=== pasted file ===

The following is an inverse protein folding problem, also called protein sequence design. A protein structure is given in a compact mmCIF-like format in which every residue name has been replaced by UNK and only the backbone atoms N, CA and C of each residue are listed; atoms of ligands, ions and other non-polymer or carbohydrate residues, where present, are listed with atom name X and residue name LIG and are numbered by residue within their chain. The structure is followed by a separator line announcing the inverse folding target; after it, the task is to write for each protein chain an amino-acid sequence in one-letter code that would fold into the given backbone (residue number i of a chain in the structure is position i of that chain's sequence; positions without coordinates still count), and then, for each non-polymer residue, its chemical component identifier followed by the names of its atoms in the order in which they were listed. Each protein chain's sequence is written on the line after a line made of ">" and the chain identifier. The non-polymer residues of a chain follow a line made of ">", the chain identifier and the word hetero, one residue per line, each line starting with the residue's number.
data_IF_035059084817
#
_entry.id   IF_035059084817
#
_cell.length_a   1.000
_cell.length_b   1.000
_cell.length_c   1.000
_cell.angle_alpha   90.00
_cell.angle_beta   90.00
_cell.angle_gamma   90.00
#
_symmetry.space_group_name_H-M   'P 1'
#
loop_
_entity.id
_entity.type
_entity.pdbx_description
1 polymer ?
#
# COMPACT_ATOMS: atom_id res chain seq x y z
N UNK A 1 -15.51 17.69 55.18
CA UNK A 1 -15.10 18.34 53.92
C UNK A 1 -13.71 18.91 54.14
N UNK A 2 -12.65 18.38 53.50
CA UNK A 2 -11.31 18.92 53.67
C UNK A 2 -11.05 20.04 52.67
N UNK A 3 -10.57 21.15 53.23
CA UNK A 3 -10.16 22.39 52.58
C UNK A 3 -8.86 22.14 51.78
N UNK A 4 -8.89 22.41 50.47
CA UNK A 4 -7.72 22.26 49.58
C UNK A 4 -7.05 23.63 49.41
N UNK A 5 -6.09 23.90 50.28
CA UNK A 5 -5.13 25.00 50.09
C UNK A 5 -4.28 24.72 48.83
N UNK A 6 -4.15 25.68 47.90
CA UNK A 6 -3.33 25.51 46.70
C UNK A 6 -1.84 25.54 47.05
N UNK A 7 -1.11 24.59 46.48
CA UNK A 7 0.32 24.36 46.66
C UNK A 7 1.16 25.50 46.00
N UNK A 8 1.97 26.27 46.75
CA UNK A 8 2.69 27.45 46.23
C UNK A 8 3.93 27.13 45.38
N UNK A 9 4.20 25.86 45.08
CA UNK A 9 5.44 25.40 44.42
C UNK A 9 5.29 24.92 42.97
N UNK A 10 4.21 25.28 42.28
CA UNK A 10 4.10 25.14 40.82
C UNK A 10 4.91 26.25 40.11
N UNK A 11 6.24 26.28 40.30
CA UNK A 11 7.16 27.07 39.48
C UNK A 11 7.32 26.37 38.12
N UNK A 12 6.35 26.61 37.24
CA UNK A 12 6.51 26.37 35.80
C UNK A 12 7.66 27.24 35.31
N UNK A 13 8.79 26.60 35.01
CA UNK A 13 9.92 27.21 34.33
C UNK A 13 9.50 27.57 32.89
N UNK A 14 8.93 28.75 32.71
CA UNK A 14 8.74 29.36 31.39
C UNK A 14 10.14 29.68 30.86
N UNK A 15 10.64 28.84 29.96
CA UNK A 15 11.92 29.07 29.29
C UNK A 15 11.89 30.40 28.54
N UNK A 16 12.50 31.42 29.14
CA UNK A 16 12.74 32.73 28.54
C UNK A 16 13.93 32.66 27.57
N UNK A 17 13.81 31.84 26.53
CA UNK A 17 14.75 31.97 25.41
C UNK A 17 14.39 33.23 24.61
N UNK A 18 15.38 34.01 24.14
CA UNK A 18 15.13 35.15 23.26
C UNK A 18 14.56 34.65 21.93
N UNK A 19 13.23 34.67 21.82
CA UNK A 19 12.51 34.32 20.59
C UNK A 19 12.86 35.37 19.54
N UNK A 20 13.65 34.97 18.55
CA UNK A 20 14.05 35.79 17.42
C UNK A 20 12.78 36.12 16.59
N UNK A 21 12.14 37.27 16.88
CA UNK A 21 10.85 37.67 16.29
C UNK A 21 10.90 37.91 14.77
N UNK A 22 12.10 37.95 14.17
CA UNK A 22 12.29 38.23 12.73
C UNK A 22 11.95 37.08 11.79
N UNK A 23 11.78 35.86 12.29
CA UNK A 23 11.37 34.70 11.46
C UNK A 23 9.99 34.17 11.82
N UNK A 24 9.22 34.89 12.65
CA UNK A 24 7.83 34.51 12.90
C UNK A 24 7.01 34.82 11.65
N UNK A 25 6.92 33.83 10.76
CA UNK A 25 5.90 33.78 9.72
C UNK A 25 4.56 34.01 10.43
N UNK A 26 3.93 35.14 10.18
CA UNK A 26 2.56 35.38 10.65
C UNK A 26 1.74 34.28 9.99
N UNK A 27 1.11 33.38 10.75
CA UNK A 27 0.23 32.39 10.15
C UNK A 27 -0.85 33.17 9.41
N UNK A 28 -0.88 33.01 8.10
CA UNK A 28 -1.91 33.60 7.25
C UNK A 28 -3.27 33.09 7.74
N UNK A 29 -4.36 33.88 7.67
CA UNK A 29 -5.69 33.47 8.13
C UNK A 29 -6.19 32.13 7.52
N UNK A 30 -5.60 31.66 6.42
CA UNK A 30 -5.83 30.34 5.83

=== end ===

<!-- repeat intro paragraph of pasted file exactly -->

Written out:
The following is an inverse protein folding problem, also called protein sequence design. A protein structure is given in a compact mmCIF-like format in which every residue name has been replaced by UNK and only the backbone atoms N, CA and C of each residue are listed; atoms of ligands, ions and other non-polymer or carbohydrate residues, where present, are listed with atom name X and residue name LIG and are numbered by residue within their chain. The structure is followed by a separator line announcing the inverse folding target; after it, the task is to write for each protein chain an amino-acid sequence in one-letter code that would fold into the given backbone (residue number i of a chain in the structure is position i of that chain's sequence; positions without coordinates still count), and then, for each non-polymer residue, its chemical component identifier followed by the names of its atoms in the order in which they were listed. Each protein chain's sequence is written on the line after a line made of ">" and the chain identifier. The non-polymer residues of a chain follow a line made of ">", the chain identifier and the word hetero, one residue per line, each line starting with the residue's number.